From Dancer To Developer: How I Forged A Remote Career In Ruby On Rails

No one tells the story of CareerFoundry better than our graduates. I recently caught up with Kasia, a dancer turned web developer, to hear how life has changed since she took the course.

by Emily Stevens on 31 May 2022

Kasia, a CareerFoundry web development graduate

One of the first things Kasia tells me is that, before she became a web developer, she ran her own dance studio. Later on, I learn that she completed the course and transformed her career while single-handedly raising her young daughter. These days, she’s flying the flag for women in tech as the only female developer on her team. If Kasia’s story doesn’t inspire you, I don’t know what will…

What were you doing before CareerFoundry?

My background is mainly in sports. Before I took the course, I was a dancer and had my own dance studio in Berlin.

What made you want to change careers?

I was running my own dance studio, and as it was a very low-budget project, I had to take care of everything — not just dancing and teaching. As part of that, I was running my own website. I was based in Berlin, so it was important for me to reach an international audience.

I started to dig deeper into how I could expand and make the website more visible. I got really caught up in it, spending more and more time every day searching for solutions to grow the business and make the website nicer, more accessible and easier for people to book online. Then I somehow came across the CareerFoundry course.

Did you have any experience in web development before you took the course?

Not at all. My brother is a games programmer and my father is an engineer, so in a way I was quite familiar with computer sciences, but I’d never tried anything like that myself.

What was it that appealed to you about programming in particular?

One day I got the sad news that I had to leave the studio that I was renting because of renovations, so basically I was out of a job. I have a small child as well, and being a new mum, it was really hard to find a job in Berlin. At the same time, this was an opportunity to think again about what I wanted to do.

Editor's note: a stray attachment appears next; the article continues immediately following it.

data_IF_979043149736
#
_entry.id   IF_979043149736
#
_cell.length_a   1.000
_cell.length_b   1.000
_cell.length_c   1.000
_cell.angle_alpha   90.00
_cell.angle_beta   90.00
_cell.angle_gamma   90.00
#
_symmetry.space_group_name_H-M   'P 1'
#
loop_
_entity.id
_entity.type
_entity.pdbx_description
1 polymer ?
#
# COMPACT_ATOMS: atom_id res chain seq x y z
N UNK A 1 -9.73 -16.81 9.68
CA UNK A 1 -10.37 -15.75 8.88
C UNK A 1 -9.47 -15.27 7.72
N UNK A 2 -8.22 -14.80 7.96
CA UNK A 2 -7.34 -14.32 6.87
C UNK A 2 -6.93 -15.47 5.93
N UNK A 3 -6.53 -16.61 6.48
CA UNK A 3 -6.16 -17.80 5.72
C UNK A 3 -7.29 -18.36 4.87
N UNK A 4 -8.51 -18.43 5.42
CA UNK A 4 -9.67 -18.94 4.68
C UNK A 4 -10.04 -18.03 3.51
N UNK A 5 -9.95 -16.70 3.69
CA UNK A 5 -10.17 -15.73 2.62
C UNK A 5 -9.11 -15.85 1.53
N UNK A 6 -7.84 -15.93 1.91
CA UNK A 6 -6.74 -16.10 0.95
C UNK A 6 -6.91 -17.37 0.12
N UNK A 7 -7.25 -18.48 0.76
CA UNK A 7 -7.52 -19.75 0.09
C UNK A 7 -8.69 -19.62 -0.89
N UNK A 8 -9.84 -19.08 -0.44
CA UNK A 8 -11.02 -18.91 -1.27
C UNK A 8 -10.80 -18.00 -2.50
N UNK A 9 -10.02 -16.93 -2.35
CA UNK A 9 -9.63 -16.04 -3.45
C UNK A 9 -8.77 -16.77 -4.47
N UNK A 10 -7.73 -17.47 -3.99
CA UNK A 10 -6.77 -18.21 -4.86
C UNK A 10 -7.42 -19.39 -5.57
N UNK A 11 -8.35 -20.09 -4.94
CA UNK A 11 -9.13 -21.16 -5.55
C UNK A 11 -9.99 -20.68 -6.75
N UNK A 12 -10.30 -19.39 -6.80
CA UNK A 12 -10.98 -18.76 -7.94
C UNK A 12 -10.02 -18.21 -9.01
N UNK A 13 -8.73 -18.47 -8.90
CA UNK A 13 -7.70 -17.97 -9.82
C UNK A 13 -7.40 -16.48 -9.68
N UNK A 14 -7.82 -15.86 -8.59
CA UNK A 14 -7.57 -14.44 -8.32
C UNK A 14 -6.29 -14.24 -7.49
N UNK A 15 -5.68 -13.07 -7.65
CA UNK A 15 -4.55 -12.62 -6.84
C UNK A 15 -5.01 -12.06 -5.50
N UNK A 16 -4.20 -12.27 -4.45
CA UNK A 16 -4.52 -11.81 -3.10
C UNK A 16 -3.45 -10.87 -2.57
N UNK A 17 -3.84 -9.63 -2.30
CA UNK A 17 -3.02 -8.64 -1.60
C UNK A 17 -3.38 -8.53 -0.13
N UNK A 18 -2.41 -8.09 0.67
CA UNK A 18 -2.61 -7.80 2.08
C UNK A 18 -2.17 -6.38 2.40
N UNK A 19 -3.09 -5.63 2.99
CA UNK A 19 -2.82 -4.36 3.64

I knew I didn’t want to start my own business again; I enjoyed the experience but I wanted a fresh start. I started to think about the CareerFoundry course and decided to give it a try.

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How was it juggling parenthood with studying web development?

It was really hard. The last thing you want to do when you have a small child is sit in front of the computer, but it actually turned out to be fun. When I started the course, I enjoyed it a lot. I never felt like it was a mistake or a bad decision — I was really into it! I bought a little netbook and used to go to the park with my daughter and learn there. It was really fun.

Flexibility aside, what did you find most useful about the course?

It went right from the basics, from something that most people are familiar with from their school days, to something that was pretty advanced for me at the time. During the course, I felt like every day I was building something. I was building my portfolio, knowing that I would leave the course with something valuable, which was really important to me.

I also really valued my time with my mentor. I had a really great mentor who I’m still in touch with today; I appreciated his feedback a lot. There’s also a super great community—I still use Slack sometimes, it’s great to see how other people are doing, and it’s a great source of support.

Once you completed the course, what were your next steps?

It wasn’t easy! I went back to Poland and started looking for a job, but unfortunately Ruby on Rails wasn’t so big in Poland, so it was hard to find a junior position. At this point, I decided to follow some online tutorials and make some of my own work based on what I learned on the CareerFoundry course. I basically tried to replicate the course to see if I could make the same applications without looking into the materials.

After 8 months, I started looking for a job and going for interviews. I was lucky enough to find a really nice job at a startup here in Warsaw. It’s a software hub and we have a lot of international companies using our services. I joined as a junior programmer, and the only woman on the team! We work with really diverse products, from the most basic to really advanced and challenging applications. There’s something new almost every day!